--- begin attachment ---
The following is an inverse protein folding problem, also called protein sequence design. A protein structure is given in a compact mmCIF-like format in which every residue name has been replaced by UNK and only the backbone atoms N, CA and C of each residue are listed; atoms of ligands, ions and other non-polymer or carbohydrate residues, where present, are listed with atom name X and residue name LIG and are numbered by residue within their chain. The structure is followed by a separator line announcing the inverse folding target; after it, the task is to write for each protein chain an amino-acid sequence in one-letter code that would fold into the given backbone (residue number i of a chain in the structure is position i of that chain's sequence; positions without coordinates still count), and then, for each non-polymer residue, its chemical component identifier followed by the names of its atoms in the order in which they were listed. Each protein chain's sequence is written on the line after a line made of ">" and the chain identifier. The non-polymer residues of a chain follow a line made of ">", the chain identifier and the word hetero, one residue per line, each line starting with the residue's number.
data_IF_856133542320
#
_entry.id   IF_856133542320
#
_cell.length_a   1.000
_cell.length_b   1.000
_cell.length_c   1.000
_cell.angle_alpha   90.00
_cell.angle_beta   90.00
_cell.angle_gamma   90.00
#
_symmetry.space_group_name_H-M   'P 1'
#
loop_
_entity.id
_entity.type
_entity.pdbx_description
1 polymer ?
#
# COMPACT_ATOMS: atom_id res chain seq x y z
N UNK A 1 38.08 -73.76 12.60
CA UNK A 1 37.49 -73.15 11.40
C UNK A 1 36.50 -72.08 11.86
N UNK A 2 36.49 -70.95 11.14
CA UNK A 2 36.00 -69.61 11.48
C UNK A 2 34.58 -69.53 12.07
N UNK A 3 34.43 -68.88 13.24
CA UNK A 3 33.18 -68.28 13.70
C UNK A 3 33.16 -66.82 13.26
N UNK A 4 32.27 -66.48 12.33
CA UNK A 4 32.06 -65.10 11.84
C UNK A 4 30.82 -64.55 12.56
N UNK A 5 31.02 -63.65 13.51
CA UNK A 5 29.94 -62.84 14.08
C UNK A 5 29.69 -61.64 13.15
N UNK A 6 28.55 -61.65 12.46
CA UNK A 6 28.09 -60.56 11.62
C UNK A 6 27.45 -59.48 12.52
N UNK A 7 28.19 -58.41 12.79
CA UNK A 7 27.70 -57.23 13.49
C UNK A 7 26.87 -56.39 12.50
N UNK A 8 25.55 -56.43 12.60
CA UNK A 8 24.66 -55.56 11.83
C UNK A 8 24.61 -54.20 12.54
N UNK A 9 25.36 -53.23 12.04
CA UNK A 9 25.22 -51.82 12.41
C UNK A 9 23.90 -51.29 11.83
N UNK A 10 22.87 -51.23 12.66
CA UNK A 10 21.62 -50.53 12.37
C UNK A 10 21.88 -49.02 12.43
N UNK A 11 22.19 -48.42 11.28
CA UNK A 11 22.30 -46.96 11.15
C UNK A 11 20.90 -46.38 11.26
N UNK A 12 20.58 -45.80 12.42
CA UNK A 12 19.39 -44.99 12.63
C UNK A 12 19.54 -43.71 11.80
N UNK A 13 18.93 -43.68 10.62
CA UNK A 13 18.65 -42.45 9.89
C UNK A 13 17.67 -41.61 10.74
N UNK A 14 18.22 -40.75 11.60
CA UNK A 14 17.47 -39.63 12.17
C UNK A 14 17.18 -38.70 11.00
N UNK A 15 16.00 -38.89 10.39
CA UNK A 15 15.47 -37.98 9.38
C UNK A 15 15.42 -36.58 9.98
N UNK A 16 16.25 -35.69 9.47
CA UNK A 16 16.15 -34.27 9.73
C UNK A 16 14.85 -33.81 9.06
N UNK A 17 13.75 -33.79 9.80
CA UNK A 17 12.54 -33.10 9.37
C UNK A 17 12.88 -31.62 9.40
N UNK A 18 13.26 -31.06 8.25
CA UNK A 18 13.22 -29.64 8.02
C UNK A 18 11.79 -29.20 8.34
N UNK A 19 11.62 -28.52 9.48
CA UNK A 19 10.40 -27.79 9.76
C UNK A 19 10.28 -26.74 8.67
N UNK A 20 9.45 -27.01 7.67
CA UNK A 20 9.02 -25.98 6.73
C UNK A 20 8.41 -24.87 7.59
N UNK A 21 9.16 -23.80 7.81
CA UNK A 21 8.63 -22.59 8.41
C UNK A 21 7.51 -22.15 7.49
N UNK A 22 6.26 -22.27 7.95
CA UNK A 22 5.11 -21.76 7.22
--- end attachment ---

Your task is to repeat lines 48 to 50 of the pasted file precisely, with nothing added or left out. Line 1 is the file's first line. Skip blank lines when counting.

C UNK A 9 23.90 -51.29 11.83
N UNK A 10 22.87 -51.23 12.66
CA UNK A 10 21.62 -50.53 12.37